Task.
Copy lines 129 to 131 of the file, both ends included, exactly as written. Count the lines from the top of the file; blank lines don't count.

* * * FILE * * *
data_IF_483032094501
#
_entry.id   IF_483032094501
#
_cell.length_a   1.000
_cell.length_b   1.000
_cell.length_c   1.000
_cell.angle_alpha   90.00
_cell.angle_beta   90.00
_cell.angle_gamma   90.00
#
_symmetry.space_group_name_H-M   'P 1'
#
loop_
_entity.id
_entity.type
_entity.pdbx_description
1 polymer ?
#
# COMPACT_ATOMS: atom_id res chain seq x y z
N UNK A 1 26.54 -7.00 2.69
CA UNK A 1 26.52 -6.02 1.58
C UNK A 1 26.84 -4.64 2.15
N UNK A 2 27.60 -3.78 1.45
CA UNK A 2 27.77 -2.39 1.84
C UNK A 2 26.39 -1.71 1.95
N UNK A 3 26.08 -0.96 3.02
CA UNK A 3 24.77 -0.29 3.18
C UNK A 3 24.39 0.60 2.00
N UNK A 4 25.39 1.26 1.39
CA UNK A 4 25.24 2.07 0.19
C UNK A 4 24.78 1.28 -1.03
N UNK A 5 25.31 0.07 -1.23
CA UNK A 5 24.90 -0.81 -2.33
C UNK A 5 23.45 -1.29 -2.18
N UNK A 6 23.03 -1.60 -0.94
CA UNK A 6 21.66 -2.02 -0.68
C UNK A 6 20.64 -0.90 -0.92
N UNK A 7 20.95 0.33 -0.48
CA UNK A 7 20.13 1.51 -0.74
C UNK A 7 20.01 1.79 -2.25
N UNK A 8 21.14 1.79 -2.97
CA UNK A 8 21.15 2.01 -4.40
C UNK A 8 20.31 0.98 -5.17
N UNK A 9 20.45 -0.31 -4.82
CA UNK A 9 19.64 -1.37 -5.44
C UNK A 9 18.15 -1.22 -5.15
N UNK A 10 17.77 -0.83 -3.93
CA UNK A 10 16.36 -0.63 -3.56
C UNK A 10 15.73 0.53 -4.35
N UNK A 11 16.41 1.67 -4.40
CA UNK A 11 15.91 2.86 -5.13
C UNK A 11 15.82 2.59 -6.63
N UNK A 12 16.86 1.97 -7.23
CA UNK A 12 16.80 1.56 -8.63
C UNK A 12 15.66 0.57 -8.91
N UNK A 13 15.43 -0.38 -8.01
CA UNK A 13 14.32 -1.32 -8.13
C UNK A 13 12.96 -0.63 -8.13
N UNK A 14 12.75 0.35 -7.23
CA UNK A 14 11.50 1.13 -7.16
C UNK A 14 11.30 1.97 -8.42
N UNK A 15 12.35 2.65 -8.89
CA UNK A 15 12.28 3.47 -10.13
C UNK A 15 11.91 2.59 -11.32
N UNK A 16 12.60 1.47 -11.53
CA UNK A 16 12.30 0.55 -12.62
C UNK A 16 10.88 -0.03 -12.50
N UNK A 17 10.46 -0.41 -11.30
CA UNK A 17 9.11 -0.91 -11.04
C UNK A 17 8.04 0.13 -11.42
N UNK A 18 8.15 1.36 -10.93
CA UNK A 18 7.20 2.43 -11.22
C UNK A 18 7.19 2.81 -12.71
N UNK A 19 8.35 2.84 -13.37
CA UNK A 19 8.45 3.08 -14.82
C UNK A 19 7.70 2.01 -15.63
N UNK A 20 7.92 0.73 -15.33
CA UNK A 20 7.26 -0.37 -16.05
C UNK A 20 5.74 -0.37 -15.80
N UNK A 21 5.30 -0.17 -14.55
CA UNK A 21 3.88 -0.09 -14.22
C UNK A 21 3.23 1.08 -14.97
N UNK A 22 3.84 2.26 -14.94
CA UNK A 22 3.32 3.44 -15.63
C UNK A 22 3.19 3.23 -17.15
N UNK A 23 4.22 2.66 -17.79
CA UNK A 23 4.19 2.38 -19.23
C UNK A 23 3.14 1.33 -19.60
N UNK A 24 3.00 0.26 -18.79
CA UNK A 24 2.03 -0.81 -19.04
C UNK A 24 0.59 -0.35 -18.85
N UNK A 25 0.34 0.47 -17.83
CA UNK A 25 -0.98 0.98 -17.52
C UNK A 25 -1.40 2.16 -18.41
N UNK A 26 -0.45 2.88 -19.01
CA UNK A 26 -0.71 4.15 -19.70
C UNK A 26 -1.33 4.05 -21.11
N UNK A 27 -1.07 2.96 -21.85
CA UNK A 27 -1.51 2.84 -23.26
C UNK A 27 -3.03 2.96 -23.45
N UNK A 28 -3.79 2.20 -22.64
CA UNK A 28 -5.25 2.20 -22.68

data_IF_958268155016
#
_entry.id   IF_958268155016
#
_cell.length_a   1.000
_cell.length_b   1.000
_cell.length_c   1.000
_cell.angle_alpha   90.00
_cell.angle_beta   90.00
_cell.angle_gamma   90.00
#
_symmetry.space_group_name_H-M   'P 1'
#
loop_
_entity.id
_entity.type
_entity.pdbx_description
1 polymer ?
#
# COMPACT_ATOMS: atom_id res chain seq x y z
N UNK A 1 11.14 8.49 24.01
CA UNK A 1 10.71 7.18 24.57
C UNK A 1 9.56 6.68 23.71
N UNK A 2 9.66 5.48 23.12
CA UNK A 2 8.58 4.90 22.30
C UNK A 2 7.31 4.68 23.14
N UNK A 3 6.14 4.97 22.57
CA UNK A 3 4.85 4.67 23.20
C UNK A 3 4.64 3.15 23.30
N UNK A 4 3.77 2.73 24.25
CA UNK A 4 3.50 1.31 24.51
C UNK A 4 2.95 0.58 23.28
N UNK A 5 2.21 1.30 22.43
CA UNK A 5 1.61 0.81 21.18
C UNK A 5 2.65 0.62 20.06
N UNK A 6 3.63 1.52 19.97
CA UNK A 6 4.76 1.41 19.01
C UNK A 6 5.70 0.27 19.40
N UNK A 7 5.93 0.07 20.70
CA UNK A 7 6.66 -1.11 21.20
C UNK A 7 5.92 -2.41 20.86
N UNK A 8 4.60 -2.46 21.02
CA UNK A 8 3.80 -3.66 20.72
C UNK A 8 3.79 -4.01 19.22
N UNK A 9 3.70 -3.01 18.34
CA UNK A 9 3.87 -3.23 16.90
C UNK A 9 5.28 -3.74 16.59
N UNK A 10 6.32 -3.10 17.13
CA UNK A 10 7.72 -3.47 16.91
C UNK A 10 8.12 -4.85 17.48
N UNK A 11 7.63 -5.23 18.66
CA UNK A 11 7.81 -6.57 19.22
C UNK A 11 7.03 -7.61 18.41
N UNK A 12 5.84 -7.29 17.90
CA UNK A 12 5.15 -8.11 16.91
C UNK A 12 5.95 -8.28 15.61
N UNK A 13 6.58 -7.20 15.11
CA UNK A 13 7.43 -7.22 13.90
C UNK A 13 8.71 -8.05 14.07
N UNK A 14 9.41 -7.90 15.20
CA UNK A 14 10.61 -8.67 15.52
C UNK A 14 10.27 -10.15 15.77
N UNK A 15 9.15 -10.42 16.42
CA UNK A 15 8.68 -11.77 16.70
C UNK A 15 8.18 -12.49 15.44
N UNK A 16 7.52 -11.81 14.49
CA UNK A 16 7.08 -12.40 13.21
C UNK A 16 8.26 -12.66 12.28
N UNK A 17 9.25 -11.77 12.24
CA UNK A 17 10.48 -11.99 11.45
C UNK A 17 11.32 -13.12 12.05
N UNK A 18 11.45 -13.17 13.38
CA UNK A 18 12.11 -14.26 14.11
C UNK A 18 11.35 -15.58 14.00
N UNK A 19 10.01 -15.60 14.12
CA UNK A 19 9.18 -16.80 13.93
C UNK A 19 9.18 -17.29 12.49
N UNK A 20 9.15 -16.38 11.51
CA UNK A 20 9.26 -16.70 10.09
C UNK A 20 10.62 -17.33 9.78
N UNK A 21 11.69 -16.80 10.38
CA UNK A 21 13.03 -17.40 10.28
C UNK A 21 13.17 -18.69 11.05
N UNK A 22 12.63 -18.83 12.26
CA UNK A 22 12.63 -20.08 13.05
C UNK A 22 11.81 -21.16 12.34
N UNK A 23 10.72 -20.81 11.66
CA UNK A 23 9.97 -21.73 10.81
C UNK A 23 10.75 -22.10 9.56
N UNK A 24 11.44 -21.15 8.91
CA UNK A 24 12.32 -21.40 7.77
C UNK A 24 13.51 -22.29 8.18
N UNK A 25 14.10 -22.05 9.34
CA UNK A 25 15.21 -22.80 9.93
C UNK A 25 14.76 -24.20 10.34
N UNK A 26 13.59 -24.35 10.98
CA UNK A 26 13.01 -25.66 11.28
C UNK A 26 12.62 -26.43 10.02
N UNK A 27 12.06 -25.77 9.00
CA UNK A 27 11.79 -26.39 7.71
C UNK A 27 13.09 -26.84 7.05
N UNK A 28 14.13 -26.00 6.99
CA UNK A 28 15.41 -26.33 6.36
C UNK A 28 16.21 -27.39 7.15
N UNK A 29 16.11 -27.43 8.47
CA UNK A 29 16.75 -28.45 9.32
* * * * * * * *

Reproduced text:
C UNK A 2 7.31 4.68 23.14
N UNK A 3 6.14 4.97 22.57
CA UNK A 3 4.85 4.67 23.20